7 things you must know about Google if you want it to send customers to your site (and some things Google knows that will blow your mind)

UnderstandingGoogle.jpg

There are only three ways people end up on your website:

  1. You tell them about it
  2. Someone else tells them about it
  3. Google sends them there

If you’re hoping for Google to send potential customers to your website, then you’re talking about search engine optimisation (SEO) and there are some things you need to understand about how Google works.

1. Google does only one thing: answer questions

Every search typed into Google is a question and Google responds by listing the web pages it thinks have the best answer to that question.

If they type your name into Google, you’ve got a good chance showing up, especially if they type in something a bit descriptive with it, e.g. “Steven Lewis copywriter”. But if you want to show up for something other than your name, read on.

2. Gold, silver and bronze winners take all

The websites that come at the top of a Google search get the lion’s share of all clicks.

The first three sites in any search will gather more than half of all the clicks.

If you’re in the other seven on the first page, you’re fighting for leftovers. If you’re not on page one, forget about it. You have to take your SEO copywriting seriously.

3. You are not Google’s customer

You, the website owner, are not Google’s customer; the person searching is the customer.

Everything Google does is about giving its customer, the searcher, a good experience. (Because if they don’t have a good experience, they’ll blame Google and eventually look for another search engine.)

A long time ago there were sorcerer’s tricks to fool Google into thinking a website was a good answer to a question. But Google found them all and smacked those sites out of the listing.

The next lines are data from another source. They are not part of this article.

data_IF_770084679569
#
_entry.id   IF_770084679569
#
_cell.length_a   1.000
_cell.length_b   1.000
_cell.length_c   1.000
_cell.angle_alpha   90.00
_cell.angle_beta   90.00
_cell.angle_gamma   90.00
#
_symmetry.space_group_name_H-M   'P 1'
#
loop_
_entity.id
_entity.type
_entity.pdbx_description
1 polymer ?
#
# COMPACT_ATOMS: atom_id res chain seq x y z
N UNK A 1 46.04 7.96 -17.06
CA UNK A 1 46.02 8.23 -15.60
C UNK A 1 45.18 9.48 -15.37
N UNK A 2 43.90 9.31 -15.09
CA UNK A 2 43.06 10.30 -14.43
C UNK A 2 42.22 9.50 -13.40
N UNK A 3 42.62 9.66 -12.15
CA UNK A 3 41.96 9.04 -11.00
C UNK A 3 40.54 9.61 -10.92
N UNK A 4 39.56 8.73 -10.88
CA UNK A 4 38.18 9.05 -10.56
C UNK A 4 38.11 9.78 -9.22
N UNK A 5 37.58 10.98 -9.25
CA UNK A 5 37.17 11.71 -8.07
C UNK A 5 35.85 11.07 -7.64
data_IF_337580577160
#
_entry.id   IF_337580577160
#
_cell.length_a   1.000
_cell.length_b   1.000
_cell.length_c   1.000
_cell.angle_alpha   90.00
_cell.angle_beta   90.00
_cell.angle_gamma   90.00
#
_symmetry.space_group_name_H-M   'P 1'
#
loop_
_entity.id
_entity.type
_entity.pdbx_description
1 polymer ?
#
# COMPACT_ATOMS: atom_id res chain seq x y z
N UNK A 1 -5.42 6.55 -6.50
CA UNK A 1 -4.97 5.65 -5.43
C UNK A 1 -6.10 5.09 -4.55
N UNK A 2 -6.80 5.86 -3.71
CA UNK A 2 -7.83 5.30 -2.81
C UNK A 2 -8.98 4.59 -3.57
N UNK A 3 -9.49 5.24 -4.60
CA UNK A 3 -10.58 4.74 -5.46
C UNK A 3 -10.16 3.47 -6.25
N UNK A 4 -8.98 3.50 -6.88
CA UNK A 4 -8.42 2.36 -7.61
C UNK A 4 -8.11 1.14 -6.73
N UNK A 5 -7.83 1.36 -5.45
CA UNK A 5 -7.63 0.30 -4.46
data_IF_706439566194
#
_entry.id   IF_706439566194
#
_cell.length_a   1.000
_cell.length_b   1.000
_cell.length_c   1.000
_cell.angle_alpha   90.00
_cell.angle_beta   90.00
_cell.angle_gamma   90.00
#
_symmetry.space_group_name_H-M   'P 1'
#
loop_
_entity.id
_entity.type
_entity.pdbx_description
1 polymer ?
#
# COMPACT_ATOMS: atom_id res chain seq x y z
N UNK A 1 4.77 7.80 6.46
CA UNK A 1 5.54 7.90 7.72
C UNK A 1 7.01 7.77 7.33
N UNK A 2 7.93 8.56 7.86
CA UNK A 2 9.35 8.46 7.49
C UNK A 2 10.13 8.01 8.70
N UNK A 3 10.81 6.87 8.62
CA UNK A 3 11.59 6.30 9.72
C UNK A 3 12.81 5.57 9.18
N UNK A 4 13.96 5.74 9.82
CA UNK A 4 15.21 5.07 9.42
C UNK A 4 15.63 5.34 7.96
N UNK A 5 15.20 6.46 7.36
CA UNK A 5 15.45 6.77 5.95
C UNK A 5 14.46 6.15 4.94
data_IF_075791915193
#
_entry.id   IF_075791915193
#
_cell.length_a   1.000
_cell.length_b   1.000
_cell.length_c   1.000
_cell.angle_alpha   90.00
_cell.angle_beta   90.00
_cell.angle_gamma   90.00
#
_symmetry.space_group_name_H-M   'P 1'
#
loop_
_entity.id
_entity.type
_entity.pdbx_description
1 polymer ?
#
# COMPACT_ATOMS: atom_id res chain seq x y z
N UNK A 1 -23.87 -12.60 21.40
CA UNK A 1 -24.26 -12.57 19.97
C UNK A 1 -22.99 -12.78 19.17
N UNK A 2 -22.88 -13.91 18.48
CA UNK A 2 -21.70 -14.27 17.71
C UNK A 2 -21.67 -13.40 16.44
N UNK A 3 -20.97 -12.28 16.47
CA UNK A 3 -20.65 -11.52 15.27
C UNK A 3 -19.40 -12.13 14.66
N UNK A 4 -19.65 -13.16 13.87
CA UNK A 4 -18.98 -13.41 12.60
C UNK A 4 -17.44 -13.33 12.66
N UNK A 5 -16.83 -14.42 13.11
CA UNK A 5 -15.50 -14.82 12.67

If you work hard to give your visitors a good experience—good content, well laid out—you will be rewarded.

4. Narrow ambition is better

Being at the top of Google for a broad search—”tennis pro” or “shoe shop”—is nearly impossible. Getting there would take serious work and (probably) a shedload of money.

It’s more realistic to aim for narrow searches—”tennis pro in Rozelle” or “shoe shop specialising in heels”. And there’s a better chance someone searching for a tennis pro in your area will buy from you than someone searching from miles away.

Google rewards mobile responsive sites
Google rewards mobile responsive sites

5. You’re losing a heap of traffic if your site isn’t mobile-ready

Google will not show your website to people searching on their mobile phones if your website is not mobile responsive.

That could be more than half of your potential visitors.

(A website that’s mobile responsive is one that adapts itself to a small screen so the user isn’t pinching, zooming or squinting.)

6. Google cares about things you probably haven’t imagined

That includes: